My guess is that the TI chip does support the 6mbps data rate as if its the one I think it is, it is a b/g/n chip. But keep in mind that if the signal strength is not great, it may not be able to connect at that rate.
If you drop the data rate and let the Sense connected again, can you look at it on the UniFi dashboard and see what rate it is connected at and what its signal strength is reporting?
In regards to Broadcast traffic, as mentioned elsewhere, you pretty much always need to allow broadcast traffic on if you are dealing with IoT devices that connect to your phone/ or other devices in your house directly and not via a cloud service. So a nest thermostat for instance doesn’t need broadcast traffic because you set it up by connecting to its generated wifi, and then once its on your network, all communication happens via the Sense servers. You want to change a temperature, you phone tells Nest servers and Nests servers tell the Thermostat.
Smart Switches, Smart plugs, smart fans etc… for the most part all communicate with your phone (and each other) locally on the network. Many offer enabling “remote access” which will then also connect them with a cloud service for remote management, but that is pretty much what it says. Used for remote usage (outside your home). But when you aren’t using the remote connection, the communication happened directly and your phone finds the device via broadcast.
This is why frequently you see people creating VLAN’s for their IOT stuff so that all that broadcast communication stays separate from the main data network. The downside of this is that without doing some specific routing trickery, often you lose that “internal” control unless you switch your phone over to the IOT network.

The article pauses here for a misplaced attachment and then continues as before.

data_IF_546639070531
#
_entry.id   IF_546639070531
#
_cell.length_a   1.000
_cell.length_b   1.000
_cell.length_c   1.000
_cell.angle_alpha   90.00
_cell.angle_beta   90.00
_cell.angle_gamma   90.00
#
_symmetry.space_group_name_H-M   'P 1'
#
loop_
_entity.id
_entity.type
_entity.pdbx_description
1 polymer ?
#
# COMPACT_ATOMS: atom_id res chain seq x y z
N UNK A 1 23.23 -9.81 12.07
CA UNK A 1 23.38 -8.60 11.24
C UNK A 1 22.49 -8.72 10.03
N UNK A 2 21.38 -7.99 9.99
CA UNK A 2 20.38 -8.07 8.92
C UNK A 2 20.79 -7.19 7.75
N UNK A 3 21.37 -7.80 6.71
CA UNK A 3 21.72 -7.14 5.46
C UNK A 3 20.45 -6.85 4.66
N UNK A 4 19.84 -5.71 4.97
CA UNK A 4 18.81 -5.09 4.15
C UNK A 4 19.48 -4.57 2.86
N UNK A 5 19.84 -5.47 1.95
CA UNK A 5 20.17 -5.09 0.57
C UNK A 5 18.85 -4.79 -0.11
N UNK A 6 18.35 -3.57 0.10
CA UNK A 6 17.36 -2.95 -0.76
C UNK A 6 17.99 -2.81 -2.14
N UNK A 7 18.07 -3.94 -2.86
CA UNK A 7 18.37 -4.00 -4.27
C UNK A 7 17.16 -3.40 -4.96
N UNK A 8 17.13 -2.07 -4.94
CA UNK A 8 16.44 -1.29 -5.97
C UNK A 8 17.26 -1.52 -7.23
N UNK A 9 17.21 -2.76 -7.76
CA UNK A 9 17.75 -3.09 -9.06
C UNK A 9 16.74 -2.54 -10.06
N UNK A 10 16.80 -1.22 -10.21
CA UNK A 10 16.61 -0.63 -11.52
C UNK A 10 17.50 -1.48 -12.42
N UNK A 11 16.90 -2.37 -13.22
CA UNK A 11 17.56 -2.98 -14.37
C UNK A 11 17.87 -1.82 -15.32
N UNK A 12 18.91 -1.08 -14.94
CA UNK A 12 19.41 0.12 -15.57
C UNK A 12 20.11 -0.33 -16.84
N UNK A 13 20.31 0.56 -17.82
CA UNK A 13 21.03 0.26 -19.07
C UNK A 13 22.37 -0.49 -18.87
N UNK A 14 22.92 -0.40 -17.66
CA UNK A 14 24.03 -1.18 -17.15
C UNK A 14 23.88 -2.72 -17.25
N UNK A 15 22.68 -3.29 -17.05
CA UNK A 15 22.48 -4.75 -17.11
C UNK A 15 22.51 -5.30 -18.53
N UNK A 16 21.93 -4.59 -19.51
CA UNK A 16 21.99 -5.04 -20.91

I do similar to you and set many “static” DHCP reservations, but I don’t quite agree with you on the DHCP lease time comment. Maybe your DHCP server is different, and I know its possible, but I’ve never encountered a consumer or prosumer DHCP server that sends out “infinite” DHCP lease times.
Mikrotik, Unifi and Barracuda F Series all honor the lease time of the DHCP server. The reservation is just that, a reservation, so that if the DHCP table is cleared, at least those reserved devices will always get their same IP’s. Halfway through the lease time, the devices should still be pinging the DHCP server for a renewal, but they just keep getting the same one.
I think Orbi specifically does some weird things as generically speaking, those settings should not have to be disabled to allow the communication that most IoT things need, with a giant exception for Sonos speakers. I can’t remember off the top of my head, but I know there are a few products out there that have called out compatibility issues with Orbi. All that being said, except for STP, DHCP and IGMP snooping also doesn’t need to be on for 98% of households.